Archive for February, 2008

Open Social and Non Profits

Others (besides me) have seen a connection between Open Social and its potential impact in the non-profit world. On Beth Kanter’s blog, How Non-Profits Can Use Social Media, I found her post on Explaining Open Social to Your Executive Director. It’s mostly a rehash of what others have said about open social.

The most informative take on this comes from a October 2007 post by Allan Benamer on his Non-Profit Tech Blog. He points out that the typical nonprofit will not be able to take advantage of Open Social because it lacks the development resources and expertise. This might provide a terrific opportunity for our project, with computing students providing the missing expertise. Read the rest of this entry »

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Microsoft gets bright spark to give away their development tools to students

According to a AP release “Microsoft giving away developer software” Microsoft is letting students download their development studio and server applications for free. Is it a strategic move attempting to position themselves against the trend of web developers going with the free open source LAMP stack or an additional choice for web developers, as Bill Gates explains in the article.

“Gates said students will want to try Microsoft’s tools because they’re more powerful than the open-source combination of Linux-based operating systems, the Apache Web server, the MySQL database and the PHP scripting language used to make complex Web sites.”

Will this have an impact on the open source movement? Would this simply expand the options available for development. Once the application is developed could it be distributed under an open source license, or would the embedded Microsoft technologies pose a stumbling block. According to a Computer world.com article: Analysis: Popularity of open-source, Adobe tools on campus prods Microsoft’s giveaway to students. the free software is intended for educational purposes, and not for commercial software development or software-for-hire basis. The article goes on to quote Joe Wilson, Microsoft’s senior director of academic initiatives for developer and platform evangelism.” But Microsoft has no plans to enforce those terms, Wilson said.” Would this pose a threat to open source development platforms such as JavaBean from Sun or IBM supported Eclipse. Time will tell.

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Google HFOSS Gadget

In order to learn OpenSocial, it helps to learn about Google Gadgets. My first attempt at a Google Gadget will link you to our home page:




To add the gadget to a web page, copy and paste the following script (with line feeds removed) to the web page:

<script src=”http://gmodules.com/ig/ifr?url=http://hosting.gmodules.com/
ig/gadgets/file/111396007756245432544/hfoss_gadget.xml&synd=
open%5C%20&w=130&h=57&title=H-FOSS+Widget&
border=%23ffffff%7C3px%2C1px+solid+%23999999&output=js”>
</script>

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Why OpenSocial is Important for Computer Science

I was blown away last evening by the November 2007 OpenSocial video. As it describes itself, OpenSocial “provides a common set of APIs for social applications across multiple websites. With standard JavaScript and HTML, developers can create apps that access a social network’s friends and update feeds.” If simple enough, the OpenSocial API could be a universal platform for the web applications of the future.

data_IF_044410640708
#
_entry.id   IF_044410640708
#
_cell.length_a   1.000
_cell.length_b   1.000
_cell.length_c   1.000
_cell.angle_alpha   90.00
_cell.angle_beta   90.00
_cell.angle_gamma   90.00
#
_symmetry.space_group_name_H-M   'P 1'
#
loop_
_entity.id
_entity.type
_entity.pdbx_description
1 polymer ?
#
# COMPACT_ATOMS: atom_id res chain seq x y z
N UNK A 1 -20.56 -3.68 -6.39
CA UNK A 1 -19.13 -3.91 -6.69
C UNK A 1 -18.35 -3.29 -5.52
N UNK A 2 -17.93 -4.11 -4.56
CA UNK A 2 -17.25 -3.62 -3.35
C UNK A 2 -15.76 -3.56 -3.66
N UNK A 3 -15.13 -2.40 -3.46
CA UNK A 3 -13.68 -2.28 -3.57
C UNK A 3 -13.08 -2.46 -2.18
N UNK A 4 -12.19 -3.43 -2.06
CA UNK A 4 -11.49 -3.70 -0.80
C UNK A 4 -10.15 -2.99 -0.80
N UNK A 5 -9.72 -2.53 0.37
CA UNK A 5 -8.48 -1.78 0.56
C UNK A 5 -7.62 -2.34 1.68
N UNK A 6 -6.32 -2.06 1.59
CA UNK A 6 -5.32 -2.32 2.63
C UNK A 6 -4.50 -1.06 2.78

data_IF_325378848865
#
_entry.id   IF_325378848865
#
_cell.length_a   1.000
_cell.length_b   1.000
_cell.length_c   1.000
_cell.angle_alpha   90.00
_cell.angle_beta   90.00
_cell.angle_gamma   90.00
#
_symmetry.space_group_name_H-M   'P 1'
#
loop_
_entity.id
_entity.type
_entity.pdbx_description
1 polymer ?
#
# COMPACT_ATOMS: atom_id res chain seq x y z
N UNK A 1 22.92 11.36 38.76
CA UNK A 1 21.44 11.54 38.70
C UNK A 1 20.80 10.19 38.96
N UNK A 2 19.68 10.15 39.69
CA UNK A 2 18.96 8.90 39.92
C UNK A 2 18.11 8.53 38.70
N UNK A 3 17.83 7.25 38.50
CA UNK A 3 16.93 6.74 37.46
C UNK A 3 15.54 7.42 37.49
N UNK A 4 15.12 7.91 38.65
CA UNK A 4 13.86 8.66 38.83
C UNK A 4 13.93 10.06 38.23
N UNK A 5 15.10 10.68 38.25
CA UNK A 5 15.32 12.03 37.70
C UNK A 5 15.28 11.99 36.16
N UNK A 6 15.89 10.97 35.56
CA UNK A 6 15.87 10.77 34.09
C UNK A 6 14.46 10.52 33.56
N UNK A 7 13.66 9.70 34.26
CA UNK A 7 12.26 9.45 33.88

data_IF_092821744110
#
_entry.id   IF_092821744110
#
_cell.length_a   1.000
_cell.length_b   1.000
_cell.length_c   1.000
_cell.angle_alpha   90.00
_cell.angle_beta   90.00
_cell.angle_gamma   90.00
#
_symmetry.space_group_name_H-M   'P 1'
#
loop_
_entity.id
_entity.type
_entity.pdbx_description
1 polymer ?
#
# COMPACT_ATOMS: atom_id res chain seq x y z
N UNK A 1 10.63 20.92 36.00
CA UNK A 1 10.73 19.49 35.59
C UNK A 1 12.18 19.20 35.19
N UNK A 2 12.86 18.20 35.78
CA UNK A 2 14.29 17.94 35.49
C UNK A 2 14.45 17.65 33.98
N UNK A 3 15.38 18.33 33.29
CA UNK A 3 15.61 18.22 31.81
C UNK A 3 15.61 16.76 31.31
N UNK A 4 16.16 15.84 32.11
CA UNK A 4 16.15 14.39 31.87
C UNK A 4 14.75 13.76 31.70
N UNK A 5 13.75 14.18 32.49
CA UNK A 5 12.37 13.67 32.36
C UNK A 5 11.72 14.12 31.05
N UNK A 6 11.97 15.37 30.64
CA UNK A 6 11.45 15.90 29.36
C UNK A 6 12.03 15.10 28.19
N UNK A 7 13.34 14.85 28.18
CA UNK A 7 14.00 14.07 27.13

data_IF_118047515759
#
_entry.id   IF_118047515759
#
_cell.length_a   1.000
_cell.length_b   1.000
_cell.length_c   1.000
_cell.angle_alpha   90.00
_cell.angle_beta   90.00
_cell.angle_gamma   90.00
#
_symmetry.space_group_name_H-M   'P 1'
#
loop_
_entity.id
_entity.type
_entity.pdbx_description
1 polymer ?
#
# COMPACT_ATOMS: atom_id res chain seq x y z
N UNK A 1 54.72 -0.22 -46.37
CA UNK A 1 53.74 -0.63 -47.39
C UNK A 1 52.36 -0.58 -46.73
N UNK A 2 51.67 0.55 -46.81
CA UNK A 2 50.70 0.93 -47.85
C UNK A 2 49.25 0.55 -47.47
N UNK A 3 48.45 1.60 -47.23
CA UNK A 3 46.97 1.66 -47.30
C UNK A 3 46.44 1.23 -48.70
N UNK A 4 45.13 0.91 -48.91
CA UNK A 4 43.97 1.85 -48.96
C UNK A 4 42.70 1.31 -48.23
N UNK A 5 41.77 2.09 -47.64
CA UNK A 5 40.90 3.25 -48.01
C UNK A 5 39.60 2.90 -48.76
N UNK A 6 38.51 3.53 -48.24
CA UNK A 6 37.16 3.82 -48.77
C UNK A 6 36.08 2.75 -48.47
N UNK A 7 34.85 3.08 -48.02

If this Google-instigated initiative succeeds it will provide a simple, easy-to-learn programming interface (API) to users of the Web. Social networking sites such as Friendster and MySpace and Ning will be able to adopt and distribute applications to their members. Applications designed for MySpace will run on Friendster and any other social networking site. If the API can be made simple enough social network members themselves will be able to become developers. If that happens the OpenSocial platform could become the Linux-model writ large–a true democratization of web application programming. This will place enormous creative power and potential in people’s hands. Read the rest of this entry »

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google gadget sample

Ram and I were playing around with iGoogle and the gadget interface. Using a rss feed example code, I modified it and came up with this in little over half hour of playing around with the code.



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The Revolution Will Not Be Commercialized- Blog entry about H-FOSS

While browsing on google, beyond the first page I came across the following blog posting about our project. “The Revolution Will Not Be Commercialized“. It’s great to see the growing interest in the project. The author of the posting, Martin Jensten goes on to make the following comment:

How does this win me? Let me count the ways:
  • Undergraduate students with youthful passion and optimism get to work with real people to help solve real problems
  • The FOSS bottoms-up development process becomes the initial template against which they will measure all other methodologies
  • They’ll network with people outside their institutions and emerge from college with people in positions of influence who actually know what they can do.
  • People with big problems and little money will be the customers.

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Employers want new way to judge graduates beyond tests, grades -USA TODAY story

Found interesting USA Today story Employers want new way to judge graduates beyond tests, grades” cites a survey from a sampling of employees released by the Association of American Colleges and Universities, a non-profit national organization that promotes a liberal arts education, which identifies a need for greater real world engagement opportunities for undergraduate students.

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